Bogus-bulk FAR transfer. FAR means floor-area-ratio, a way of expressing a building's bulk. Moyer wants a 410-foot tower in a neighborhood zoned for 75 feet, stretching the code by a factor of six. A park, by definition, is an open public space that has no FAR to transfer. Any theoretical FAR on Park Block 5 disappeared in 1997 when the public defeated another Moyer proposal for a parking garage, and the property was legally reserved as a City Park. The transfer would be a theft of the public open airspace traditionally preserved over Park Block 5 and an insult to the citizens who fought for this airspace a decade ago.
No due process. In advance of any hearings, one commissioner boasted in the press that Moyer's Park-Block-5 FAR stratagem was "poster-child for floor-area transfer" (Tim Eddy, DJC, 5/21/07). Prejudice poisons process. Instead of real hearings, we have witnessed a series of infomercials for the architect and his product. Uncomfortable with the real civic issues, the panel limited its scope of inquiry to petty details like reflectivity, tint, and curb cuts. Apparently the Commission was not very proud of its work, for it tried to sneak through its decision over Christmas (12/26). Notices of hearings throughout were at the last minute, if any notice at all! We have yet to see the full report. We requested an extension of the appeal-filing deadline (refused). Public input has been ignored. No due process here. It's been entirely outcome-based, an insult to the public.
Traffic impacts were insufficiently examined. The Council is urged to observe the problems particularly at SW Taylor and Park. It was the developer's very own traffic study that the commission adopted, uncritically. We have protested the dumping of multi-levels of underground parking into narrow busy streets as "Moyer's 14-level Conundrum," (testimony 6/30, 9/20, 12/6). The Commission responded by adding three more levels, making it a 17-level conundrum. A Design Guideline says "protect the pedestrian" (B2). "Reinforce and enhance the pedestrian system," says another (B1). But what is being enhanced is the pedestrian hazard. "Protect the pedestrian from vehicular movement." So where are these protections? We also protested under 3.366.310 the manifest conflicts at Park Avenue loading docks and the MAX line, but to no avail.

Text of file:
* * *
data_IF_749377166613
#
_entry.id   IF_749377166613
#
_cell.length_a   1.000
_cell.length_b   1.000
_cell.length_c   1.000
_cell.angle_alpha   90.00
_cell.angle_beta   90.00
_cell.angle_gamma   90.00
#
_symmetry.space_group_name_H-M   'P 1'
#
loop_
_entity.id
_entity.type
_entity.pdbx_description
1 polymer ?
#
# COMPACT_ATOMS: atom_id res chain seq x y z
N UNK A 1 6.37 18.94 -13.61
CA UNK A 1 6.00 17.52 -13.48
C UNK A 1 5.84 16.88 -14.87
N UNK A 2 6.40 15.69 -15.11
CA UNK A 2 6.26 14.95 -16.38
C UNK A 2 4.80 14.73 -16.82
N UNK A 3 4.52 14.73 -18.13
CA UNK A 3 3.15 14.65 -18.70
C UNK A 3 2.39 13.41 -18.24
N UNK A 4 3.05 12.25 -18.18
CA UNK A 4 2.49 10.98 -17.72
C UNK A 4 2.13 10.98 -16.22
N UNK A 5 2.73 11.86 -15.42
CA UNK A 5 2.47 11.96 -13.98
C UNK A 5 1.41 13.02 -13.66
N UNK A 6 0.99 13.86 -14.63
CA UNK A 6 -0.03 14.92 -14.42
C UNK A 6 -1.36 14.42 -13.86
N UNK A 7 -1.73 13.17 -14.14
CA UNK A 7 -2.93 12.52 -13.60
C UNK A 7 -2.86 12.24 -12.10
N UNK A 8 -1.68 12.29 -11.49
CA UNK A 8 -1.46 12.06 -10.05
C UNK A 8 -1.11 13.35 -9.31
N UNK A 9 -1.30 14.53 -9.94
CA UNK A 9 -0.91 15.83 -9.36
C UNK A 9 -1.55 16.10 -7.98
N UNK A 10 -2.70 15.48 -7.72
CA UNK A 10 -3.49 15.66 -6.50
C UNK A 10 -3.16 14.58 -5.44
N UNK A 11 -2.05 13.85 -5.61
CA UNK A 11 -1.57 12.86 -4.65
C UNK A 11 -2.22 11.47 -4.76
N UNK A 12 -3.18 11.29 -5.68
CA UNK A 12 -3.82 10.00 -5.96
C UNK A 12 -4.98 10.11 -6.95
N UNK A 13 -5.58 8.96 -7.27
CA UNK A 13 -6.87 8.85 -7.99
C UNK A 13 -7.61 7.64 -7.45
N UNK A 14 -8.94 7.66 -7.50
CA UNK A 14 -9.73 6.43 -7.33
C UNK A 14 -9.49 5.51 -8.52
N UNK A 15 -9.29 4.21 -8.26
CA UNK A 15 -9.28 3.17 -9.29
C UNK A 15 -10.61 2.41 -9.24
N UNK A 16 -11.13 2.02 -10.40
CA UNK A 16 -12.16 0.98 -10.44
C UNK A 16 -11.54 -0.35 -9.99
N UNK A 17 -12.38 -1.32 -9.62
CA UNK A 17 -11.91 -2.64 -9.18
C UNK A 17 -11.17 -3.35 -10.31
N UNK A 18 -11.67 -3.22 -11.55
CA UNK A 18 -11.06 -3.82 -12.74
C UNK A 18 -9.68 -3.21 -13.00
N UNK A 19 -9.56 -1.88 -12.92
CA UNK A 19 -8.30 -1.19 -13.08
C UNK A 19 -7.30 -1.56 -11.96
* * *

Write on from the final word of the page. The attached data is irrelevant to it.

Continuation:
View corridors destroyed. Design Guidelines say "size and place new buildings to protect existing views and view corridors" (p. 83). A corridor has been traditionally preserved by the low height of Nordstrom in the interest of openness to the west of Pioneer Square. Is this planning tradition to be thrown to the winds for Moyer's project? Also views south to north, etc. "New buildings alter existing views only to the extent allowed by the city's development standards" (p. 92).
Contradicts Park Avenue Vision. The project totally contradicts this 2004 plan, the definitive document on the area, in both spirit and particulars. For just one example, see Park Block 4 in the 3-D map on pg 4.
Affordable housing. If a Moyer Tower is ever built, the developer should be required to provide three or four levels of affordable apartments. The displacement of affordable housing by projects in this spirit has created a disaster of homelessness in this city. Moyer is directly responsible for homelessness as the owner of the residential structure at Alder and Park, which (like the Esquire and others) was emptied of tenants long ago and has stood idle all these years, while people sleep in doorways..